What It’s Like to Be Separated

I’ve been silent for a while. Why? Because I’ve been going through something that’s been quite painful, and it’s where my heart and pen is. I have not been able to blog personally. More than a month ago, my wife and I separated. It’s my reality, and one that’s been quite painful as of late.

It would be easy to write a post about the issues, but in the end they are irrelevant. And that’s not the kind of man I am. Regardless of our outcome, I still love her and would not do such a thing.

In that vein, the comments are turned off on this post, the first time I’ve done that in the more than 1000 posts I’ve written. I don’t want to have a conversation about this particular post, nor would it be right.

Instead, I am writing about what it feels like. Because it’s what I do. I write. And maybe this post is part of my personal healing process.


What is relevant is the loss, the failure, the grieving, etc. Our society often treats this time as taboo. Even those who have been through it identify, commiserate, yet at the same time speak in hushed tones. As a result, it kind of feels like a scarlet letter of shame.

The scarlet letter does not seem right to me. What comes to mind is Joan Didion’s fabulous book, “The Year of Magical Thinking.” In that book, Dideon writes about the experience of losing her husband to a heart attack and the surreal emotional journey such an event takes you on. What a fantastic, yet heart wrending accounting of what is also traditionally a taboo discussion.

I cannot imagine what Joan Dideon went through, but I can understand why separation and divorce are taboo. Is it right? No, but understandable, yes.

Such an event — especially after you have invested six years into a relationship, more than three of it in the marriage phase — represents the destruction of a dream. That dream is one that we embarked on together, one that many people embark on together. And while one third of these dreams end this way, no one wants to really hear about it.

They have good reason. It’s the most painful thing I’ve ever been through.


Some things in life are painful. My personal experiences:

  • Getting fired on a cell phone during vacation
  • A brief spell living on a friend’s coach as a result of losing said job
  • Having a flood hit my house, condemning it and making it unlivable for a week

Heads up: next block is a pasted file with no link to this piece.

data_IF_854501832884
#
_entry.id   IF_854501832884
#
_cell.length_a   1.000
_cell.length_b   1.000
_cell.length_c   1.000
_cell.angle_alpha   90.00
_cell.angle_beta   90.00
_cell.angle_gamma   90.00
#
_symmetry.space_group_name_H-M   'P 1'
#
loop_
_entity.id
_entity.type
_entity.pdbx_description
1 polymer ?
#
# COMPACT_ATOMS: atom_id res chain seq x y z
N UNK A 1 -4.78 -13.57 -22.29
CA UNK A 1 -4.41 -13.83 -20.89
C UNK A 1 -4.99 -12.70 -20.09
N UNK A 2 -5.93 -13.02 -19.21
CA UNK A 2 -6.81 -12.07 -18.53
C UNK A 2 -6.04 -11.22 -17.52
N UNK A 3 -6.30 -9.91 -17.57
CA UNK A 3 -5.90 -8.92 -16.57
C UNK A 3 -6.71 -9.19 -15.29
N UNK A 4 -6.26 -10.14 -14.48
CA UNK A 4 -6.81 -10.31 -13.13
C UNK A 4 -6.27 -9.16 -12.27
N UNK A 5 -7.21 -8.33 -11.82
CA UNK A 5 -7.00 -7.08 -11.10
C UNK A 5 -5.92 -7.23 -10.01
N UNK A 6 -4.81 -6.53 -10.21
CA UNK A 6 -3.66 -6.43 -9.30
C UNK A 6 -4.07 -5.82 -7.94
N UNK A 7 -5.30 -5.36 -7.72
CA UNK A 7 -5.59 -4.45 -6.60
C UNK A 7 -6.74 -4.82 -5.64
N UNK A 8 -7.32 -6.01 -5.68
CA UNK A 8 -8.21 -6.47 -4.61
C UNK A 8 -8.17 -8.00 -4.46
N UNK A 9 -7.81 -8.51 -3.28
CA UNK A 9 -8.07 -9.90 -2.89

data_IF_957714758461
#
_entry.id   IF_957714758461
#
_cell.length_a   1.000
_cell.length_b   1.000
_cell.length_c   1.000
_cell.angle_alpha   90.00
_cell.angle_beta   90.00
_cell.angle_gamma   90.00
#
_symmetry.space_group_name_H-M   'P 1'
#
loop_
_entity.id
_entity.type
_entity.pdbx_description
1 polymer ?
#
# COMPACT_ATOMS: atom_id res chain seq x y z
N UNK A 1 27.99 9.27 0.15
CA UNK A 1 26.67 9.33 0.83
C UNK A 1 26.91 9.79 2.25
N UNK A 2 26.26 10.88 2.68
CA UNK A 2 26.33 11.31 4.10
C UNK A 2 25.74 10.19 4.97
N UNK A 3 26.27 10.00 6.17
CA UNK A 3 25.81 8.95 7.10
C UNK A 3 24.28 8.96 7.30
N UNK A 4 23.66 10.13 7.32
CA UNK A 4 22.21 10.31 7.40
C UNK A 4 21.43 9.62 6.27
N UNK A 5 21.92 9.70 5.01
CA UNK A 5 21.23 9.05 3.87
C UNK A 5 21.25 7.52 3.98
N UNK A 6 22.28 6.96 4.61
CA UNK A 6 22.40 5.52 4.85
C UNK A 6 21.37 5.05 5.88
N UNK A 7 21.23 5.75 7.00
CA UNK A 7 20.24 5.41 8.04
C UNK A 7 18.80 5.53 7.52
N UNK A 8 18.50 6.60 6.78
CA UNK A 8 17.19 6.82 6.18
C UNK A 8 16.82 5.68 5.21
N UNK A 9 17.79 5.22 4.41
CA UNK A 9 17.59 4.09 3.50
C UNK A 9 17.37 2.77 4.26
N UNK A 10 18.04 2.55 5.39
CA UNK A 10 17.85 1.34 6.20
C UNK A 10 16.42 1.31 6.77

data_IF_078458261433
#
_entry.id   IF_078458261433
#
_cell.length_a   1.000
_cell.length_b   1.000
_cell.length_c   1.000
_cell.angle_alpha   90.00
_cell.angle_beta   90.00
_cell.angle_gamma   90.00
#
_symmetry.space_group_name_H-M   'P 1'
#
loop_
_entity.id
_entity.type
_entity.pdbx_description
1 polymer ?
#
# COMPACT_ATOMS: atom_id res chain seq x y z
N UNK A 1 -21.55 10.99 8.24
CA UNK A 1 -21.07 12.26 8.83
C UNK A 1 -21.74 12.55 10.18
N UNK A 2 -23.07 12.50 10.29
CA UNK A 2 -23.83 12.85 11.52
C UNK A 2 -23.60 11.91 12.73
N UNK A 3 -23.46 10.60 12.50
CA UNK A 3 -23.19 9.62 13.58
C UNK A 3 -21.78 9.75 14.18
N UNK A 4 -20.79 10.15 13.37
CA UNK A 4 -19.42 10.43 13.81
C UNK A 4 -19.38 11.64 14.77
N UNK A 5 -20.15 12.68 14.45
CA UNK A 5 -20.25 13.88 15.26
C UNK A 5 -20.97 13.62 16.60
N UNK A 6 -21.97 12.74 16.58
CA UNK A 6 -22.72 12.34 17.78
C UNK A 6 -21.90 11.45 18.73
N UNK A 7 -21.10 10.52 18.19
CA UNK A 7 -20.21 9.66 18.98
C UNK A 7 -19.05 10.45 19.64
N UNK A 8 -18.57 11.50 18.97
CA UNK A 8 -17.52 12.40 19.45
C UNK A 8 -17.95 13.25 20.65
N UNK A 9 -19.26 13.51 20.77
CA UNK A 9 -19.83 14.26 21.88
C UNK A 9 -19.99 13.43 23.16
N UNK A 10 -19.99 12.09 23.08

• A serious fight w/ personal demons in my mid twenties
  • Moving across the country
  • Totaling a motorcycle and suffering a grade 2 concussion
  • And on and on…
  • Nothing has been as painful as this. There have been times where the pain was so great I literally felt like someone had scalped me, tingling needle-like pain throughout my head. For the first ten days my physical coordination completely left me, and I would walk into things or drop items in my hand.

    Some men cry, others do not. I do, but never like this. Usually I cry maybe three or four times a year. Emotionally, my tears have been much quicker to rise to the fore this year as the situation evolved. During the few weeks after we parted I literally weeped everyday, and still find tears in my eyes most days.

    Sleep and appetite go to the wayside. I’ve lost a great deal of weight this year, but in the past month it’s been insane, I think to the tune of 12 lbs. In total, I’ve lost 51 lbs since last April.

    But that’s not as bad as the mental and emotional vacancy. I literally checked out the first week and could barely work. While my brain seems to have come back, I find I’m in an emotional winter. I cannot invest much into other people right now, not because I don’t want to, but because the well is dry. There is nothing to give, and no $700 billion bailout to fix things.

    It’s barren here.

    Moving Through It

    Depression seems like an obvious word. But the only way out is to continue walking forward. Time heals all wounds, yet one common theme amongst those who have been through this process is that you never get over it. You are just able to move on.

    Inevitably you have to look at your actions, your side of the street so that in seven more years you are not in the same place. That process is in action, and it has been quite relieving in some ways.

    Working out has been a fantastic source of renewal, and pain relief. Losing weight for this reason seems fair. Between that and work itself there has not been much time to think during the week.

    Then there are personal endeavors to keep the soul alive. Saturdays are booked, first with painting class. This Saturday I start community service in the afternoons.

    It seems these activities and, most importantly, time are working. I feel somewhat better week after week. But only now am I eating three meals a day again, mostly out of necessity. And yes, a couple of 8 hour nights have reappeared.

    It’s apparent that this is a long-term process. Whenever it ends and I wake up finding my soul somewhere else in a better place, I will be grateful. For no matter what, this experience has given me great insights. And I know those insights can benefit someone else. I don’t see it as taboo. I see it as simply the road I have walked, the one many have walked or will walk.

    Perhaps my most important message to the person who may be going through this is that though winter may be upon your heart, hope exists. It can and in my case has gotten better, albeit slowly. So trudge this painful road and know that somewhere along the way you — and your spouse — can find peace. Though your paths have diverged, more than ever be kind now, for she/he is going through the very same thing you are… or worse.